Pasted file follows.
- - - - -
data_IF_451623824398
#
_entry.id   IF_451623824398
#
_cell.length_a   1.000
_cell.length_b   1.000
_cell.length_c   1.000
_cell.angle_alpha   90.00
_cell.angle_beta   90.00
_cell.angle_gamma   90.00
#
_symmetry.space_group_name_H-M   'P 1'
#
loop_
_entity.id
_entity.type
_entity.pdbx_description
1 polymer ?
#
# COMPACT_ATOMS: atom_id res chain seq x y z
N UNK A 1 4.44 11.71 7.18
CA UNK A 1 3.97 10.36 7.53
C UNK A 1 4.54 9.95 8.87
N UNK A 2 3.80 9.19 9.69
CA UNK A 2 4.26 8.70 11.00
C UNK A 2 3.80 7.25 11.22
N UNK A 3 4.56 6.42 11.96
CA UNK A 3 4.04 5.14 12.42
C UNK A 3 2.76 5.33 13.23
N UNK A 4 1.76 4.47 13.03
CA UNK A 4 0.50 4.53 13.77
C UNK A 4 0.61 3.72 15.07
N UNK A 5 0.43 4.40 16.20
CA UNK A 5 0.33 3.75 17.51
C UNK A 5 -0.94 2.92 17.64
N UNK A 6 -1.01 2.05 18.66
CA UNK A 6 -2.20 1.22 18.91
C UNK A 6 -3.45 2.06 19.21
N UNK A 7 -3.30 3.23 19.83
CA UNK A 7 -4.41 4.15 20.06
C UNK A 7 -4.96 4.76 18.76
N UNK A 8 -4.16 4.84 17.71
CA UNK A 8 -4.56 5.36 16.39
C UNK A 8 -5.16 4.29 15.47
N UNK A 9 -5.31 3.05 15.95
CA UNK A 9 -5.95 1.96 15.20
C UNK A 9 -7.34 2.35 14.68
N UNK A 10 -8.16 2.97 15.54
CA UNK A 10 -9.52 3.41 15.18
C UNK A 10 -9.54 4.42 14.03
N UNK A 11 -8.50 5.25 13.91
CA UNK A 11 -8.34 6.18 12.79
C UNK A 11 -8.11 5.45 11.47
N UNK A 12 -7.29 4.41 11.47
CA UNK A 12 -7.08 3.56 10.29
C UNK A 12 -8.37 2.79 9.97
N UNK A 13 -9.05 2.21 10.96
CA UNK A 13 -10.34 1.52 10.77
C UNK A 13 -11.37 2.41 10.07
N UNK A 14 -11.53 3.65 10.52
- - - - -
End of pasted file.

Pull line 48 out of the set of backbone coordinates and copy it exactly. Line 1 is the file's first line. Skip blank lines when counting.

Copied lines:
N UNK A 10 -8.16 2.97 15.54